In the middle of this crazy year that is 2020, here’s a funny tale to put a smile on your dial. Its subject matter might be a bit left-of-field for CX, but it’s still relevant because the tale is living proof that the music industry remains a place where awesome things come to those with a generous musical spirit.
As I dive headlong into writing this article, I am still in the dark about half the facts of this story. I feel like a Four Corners investigative journalist on the hunt for a cache of stolen vintage guitars.
Although there are no tin-pot dictators involved in this particular tale, nor any corruption or murders (that I know of), what I have gleaned thus far seems worthy of a Netflix doco. I must give them a call…
Model No. WTF
Earlier today I didn’t even know for sure whether this story was about a guitar, a second-hand trailer, or hand-me-down kid’s clothes. But after a tip-off from a source early this morning, one piece of the puzzle has fallen into place.
What I’ve learned is that a mate of mine – let’s call him ‘Individual X’ here to preserve his identity (his real name is Colin Matthews) – unexpectedly got a knock on his front door the other day, which isn’t something that happens all too often during lockdown.
When he opened it, there stood ‘Individual Y’, whose true identity I am still yet to determine, because Individual X won’t say who it was (and Individual Y was also masked, so it may have been Batman, for all I know).
Individual Y was there to hand Individual X a multi-tool for a guitar he did not own – a Gibson SG. Being a Fender guy, Individual X accepted the wrench-set graciously, whilst politely attempting to hide his confusion surrounding the unexpected visit and somewhat eccentric gift.
But then the real reason for the visit became clear…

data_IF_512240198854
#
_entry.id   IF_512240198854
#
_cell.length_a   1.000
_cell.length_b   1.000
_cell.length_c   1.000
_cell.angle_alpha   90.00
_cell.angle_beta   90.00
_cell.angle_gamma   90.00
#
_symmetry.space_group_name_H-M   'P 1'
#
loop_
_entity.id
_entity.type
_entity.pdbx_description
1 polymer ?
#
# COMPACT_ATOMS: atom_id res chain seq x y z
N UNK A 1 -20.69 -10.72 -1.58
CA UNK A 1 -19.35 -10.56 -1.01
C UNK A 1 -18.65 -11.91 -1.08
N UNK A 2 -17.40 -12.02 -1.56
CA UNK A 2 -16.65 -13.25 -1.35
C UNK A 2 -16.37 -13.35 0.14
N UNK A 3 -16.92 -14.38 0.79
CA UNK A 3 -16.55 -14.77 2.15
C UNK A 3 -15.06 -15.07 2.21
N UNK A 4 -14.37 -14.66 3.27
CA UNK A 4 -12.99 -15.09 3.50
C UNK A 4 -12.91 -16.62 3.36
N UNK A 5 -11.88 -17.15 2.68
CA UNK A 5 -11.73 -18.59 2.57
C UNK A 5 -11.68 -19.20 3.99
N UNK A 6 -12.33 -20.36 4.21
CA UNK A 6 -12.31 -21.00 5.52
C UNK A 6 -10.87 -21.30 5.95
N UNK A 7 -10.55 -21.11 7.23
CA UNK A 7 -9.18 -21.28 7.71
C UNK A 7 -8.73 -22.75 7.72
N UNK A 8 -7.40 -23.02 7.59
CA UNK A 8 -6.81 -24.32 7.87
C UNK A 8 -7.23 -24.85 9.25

But first, let me offer some back-story to this tale of intrigue.
Colin Matthews was playing his Fender Strat USA model through his Fender Deluxe Reverb amp here at The Mill the other night, as he has done many times before. But on this particular occasion, with just the two of us working on a lead break for Kutcha Edwards’s new song ‘We Sing’ (that I talked about last issue), I wasn’t digging Col’s sound at all.
His rig’s overall tone was far too glossy, clean and single-coiled for my liking, and besides, another one of Col’s guitar parts in the track already featured this exact setup.
Doubling up on a guitar tone is never a good idea for a production, I find, particularly if you want them to stand apart. It can subconsciously confuse the ear when two musically disparate parts appear to sound the same.
Moreover, it’s much easier to mix when the second part is played on a different setup – preferably a different guitar and amp. But we didn’t have that luxury. Even though I had quite a few alternative guitar options in the studio that night, including a bunch of Gibson Les Pauls and SGs that had been generously loaned to me by a mate, Shane Simpson, Col couldn’t use them any of them. Why? Because he is left-handed, and all the options were righties!
Actually, Col’s amazing on lead guitar even when he plays a right-handed instrument upside down, but on this occasion he didn’t seem keen on that option for some reason. So we decided to change the one thing that wasn’t left-handed – the amp.
We tried a few options, eventually narrowing our choice down to my diminutive, old Goldentone.
This 60s valve amp must be only a handful of watts at best, I’d say. It’s not a suitcase amp (as they’re collectively known), but about the same size. It has only one tone and volume knob, and when it’s ‘cranked’ you can still talk over it comfortably.
The thing has no fidelity whatsoever: it’s distorted, honky as hell and the definition of a one-trick pony. But it worked. Take 1 of Col’s lead guitar performance was gold, and although we did a few more to see what else he could muster, we eventually went with the first take.